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BCS urges universities to push ethics standards on AI masters degrees

Ethics is a key requirement blue-chip firms will look for in artificial intelligence MSc graduates

A study by BCS, The Chartered Institute for IT, has urged university departments running master of science (MSc) courses in artificial intelligence (AI) to sign up to ethics standards.

The BCS’s Scaling up the ethical artificial intelligence MSc pipeline report recommended that the UK should develop and maintain ethical and professional AI standards.

The study, which was based on interviews with 50 universities and several blue-chip businesses, warned that every computing student, of whatever gender, ethnicity or social background, was being held back academically and professionally by a lack of diversity and inclusivity in the culture and learning environment.

The study stated: “For AI MSc programmes to deliver the best student outcomes, fully support the UK Industrial Strategy and provide value for money, the issues around diversity and inclusivity must be dealt with. There is a growing body of evidence-based solutions that could help with this issue: we recommend that they are implemented as a matter of urgency.”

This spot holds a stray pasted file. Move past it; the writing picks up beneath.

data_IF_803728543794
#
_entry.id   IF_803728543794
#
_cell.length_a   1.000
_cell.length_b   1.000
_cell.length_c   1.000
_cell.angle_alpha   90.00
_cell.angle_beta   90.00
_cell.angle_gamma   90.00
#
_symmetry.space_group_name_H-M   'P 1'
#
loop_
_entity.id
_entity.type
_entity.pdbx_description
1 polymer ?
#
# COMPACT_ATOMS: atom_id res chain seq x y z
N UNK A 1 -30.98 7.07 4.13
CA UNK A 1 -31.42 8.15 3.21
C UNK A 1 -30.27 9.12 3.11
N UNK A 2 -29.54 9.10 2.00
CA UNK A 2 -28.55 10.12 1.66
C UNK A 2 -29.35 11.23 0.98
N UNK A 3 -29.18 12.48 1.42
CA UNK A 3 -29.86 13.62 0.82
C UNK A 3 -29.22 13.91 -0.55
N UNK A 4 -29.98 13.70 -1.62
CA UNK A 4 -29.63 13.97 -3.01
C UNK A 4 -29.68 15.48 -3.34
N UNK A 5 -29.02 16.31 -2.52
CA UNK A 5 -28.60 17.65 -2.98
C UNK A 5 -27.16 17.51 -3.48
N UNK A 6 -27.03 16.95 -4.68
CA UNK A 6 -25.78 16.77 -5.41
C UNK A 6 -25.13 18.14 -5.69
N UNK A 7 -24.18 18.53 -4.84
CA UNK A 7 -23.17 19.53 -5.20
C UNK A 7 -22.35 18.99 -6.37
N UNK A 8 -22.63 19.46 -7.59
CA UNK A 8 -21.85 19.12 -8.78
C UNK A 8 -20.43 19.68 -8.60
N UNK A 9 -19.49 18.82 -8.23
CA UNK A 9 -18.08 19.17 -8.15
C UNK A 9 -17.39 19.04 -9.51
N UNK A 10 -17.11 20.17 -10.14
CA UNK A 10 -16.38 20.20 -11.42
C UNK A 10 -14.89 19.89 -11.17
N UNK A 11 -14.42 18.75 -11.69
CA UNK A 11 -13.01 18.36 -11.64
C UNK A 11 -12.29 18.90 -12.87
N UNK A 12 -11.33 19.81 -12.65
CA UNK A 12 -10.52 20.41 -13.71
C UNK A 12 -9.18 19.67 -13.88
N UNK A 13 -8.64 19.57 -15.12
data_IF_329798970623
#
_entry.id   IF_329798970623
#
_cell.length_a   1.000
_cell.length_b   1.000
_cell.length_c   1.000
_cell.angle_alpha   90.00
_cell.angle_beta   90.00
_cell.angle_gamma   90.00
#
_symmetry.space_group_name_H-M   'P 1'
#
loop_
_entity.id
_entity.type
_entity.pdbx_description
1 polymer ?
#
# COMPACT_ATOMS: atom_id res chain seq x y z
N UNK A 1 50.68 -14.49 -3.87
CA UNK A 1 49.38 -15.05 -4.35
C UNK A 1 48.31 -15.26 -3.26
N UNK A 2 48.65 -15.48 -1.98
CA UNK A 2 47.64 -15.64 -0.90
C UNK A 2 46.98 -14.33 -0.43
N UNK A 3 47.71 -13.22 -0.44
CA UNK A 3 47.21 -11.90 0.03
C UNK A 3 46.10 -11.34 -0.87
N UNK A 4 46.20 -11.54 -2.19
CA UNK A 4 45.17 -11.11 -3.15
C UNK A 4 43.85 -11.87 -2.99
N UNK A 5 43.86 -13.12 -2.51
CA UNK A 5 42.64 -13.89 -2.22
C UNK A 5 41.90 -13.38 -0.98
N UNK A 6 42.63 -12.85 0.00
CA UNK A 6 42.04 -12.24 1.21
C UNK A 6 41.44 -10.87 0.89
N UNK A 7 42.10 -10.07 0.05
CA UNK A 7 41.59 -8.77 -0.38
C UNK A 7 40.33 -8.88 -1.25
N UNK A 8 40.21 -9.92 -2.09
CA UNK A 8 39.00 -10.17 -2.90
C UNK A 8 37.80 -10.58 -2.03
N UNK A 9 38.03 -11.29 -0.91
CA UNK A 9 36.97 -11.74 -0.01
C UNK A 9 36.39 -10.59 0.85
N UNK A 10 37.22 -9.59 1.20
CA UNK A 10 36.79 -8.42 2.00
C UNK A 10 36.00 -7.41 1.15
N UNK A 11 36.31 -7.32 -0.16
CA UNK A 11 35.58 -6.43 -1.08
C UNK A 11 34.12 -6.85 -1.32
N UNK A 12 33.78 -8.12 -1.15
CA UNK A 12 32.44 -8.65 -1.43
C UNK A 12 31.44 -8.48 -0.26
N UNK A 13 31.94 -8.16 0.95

Given the potential impact of AI on so much of the modern world, the BCS report recommended that all AI practitioners have the competencies necessary to ethically design, ethically develop, ethically deploy, ethically manage and ethically maintain AI products and services.

“It is essential that AI MSc graduates should be able to evidence they have the ethical competencies necessary to significantly contribute towards embedding ethical principles throughout the AI product/service lifecycle. Independent accreditation of AI MSc courses could be one useful mechanism for encouraging the embedding of an ‘ethical by design’ approach within curricula, as part of a range of incentives for universities to adopt this approach,” the study concluded.

Bill Mitchell, director of policy at BCS, and author of the report, said: “Whilst we as a nation have the capacity and capability to make this happen, it’s going to need us to work together to achieve sufficient scale. It’ll need innovation from universities and employers in how they equip graduates with both professional skills and academic knowledge. It’s going to mean getting serious about resolving gender diversity, and it’s going to need our profession to be very clear about the ethical and professional standards that are expected from AI practitioners.”

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